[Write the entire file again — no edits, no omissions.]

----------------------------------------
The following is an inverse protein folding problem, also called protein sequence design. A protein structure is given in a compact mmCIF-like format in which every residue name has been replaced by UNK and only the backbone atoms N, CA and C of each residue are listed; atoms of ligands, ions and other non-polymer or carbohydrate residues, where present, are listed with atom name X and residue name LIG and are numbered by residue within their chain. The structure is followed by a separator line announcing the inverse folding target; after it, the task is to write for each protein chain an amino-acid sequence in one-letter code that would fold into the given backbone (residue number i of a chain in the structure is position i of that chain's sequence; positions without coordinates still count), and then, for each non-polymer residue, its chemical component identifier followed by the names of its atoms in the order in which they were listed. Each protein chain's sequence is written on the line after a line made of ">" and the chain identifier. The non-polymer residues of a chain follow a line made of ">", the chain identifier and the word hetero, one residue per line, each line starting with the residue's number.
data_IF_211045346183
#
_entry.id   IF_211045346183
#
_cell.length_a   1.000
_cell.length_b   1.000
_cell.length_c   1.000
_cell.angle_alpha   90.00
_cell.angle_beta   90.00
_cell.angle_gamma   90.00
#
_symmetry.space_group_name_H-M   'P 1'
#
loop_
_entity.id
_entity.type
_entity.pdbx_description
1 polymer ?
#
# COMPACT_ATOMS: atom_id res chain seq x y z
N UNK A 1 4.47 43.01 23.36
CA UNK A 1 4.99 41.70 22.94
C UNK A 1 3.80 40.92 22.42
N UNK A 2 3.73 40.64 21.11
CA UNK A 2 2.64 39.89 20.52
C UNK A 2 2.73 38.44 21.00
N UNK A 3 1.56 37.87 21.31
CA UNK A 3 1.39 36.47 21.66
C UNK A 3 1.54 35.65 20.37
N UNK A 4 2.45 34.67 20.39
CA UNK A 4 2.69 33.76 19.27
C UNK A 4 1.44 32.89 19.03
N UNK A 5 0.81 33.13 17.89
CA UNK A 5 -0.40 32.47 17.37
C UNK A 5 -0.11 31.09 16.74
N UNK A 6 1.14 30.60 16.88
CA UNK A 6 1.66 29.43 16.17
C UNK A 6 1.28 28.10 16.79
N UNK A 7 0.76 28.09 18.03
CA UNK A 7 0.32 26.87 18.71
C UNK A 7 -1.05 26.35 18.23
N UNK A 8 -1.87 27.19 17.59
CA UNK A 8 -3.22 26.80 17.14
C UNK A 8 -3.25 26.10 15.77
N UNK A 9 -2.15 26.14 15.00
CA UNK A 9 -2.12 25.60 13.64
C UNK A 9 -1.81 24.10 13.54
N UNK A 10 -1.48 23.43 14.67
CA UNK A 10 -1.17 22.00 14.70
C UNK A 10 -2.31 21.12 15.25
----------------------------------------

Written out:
The following is an inverse protein folding problem, also called protein sequence design. A protein structure is given in a compact mmCIF-like format in which every residue name has been replaced by UNK and only the backbone atoms N, CA and C of each residue are listed; atoms of ligands, ions and other non-polymer or carbohydrate residues, where present, are listed with atom name X and residue name LIG and are numbered by residue within their chain. The structure is followed by a separator line announcing the inverse folding target; after it, the task is to write for each protein chain an amino-acid sequence in one-letter code that would fold into the given backbone (residue number i of a chain in the structure is position i of that chain's sequence; positions without coordinates still count), and then, for each non-polymer residue, its chemical component identifier followed by the names of its atoms in the order in which they were listed. Each protein chain's sequence is written on the line after a line made of ">" and the chain identifier. The non-polymer residues of a chain follow a line made of ">", the chain identifier and the word hetero, one residue per line, each line starting with the residue's number.
data_IF_211045346183
#
_entry.id   IF_211045346183
#
_cell.length_a   1.000
_cell.length_b   1.000
_cell.length_c   1.000
_cell.angle_alpha   90.00
_cell.angle_beta   90.00
_cell.angle_gamma   90.00
#
_symmetry.space_group_name_H-M   'P 1'
#
loop_
_entity.id
_entity.type
_entity.pdbx_description
1 polymer ?
#
# COMPACT_ATOMS: atom_id res chain seq x y z
N UNK A 1 4.47 43.01 23.36
CA UNK A 1 4.99 41.70 22.94
C UNK A 1 3.80 40.92 22.42
N UNK A 2 3.73 40.64 21.11
CA UNK A 2 2.64 39.89 20.52
C UNK A 2 2.73 38.44 21.00
N UNK A 3 1.56 37.87 21.31
CA UNK A 3 1.39 36.47 21.66
C UNK A 3 1.54 35.65 20.37
N UNK A 4 2.45 34.67 20.39
CA UNK A 4 2.69 33.76 19.27
C UNK A 4 1.44 32.89 19.03
N UNK A 5 0.81 33.13 17.89
CA UNK A 5 -0.40 32.47 17.37
C UNK A 5 -0.11 31.09 16.74
N UNK A 6 1.14 30.60 16.88
CA UNK A 6 1.66 29.43 16.17
C UNK A 6 1.28 28.10 16.79
N UNK A 7 0.76 28.09 18.03
CA UNK A 7 0.32 26.87 18.71
C UNK A 7 -1.05 26.35 18.23
N UNK A 8 -1.87 27.19 17.59
CA UNK A 8 -3.22 26.80 17.14
C UNK A 8 -3.25 26.10 15.77
N UNK A 9 -2.15 26.14 15.00
CA UNK A 9 -2.12 25.60 13.64
C UNK A 9 -1.81 24.10 13.54
N UNK A 10 -1.48 23.43 14.67
CA UNK A 10 -1.17 22.00 14.70
C UNK A 10 -2.31 21.12 15.25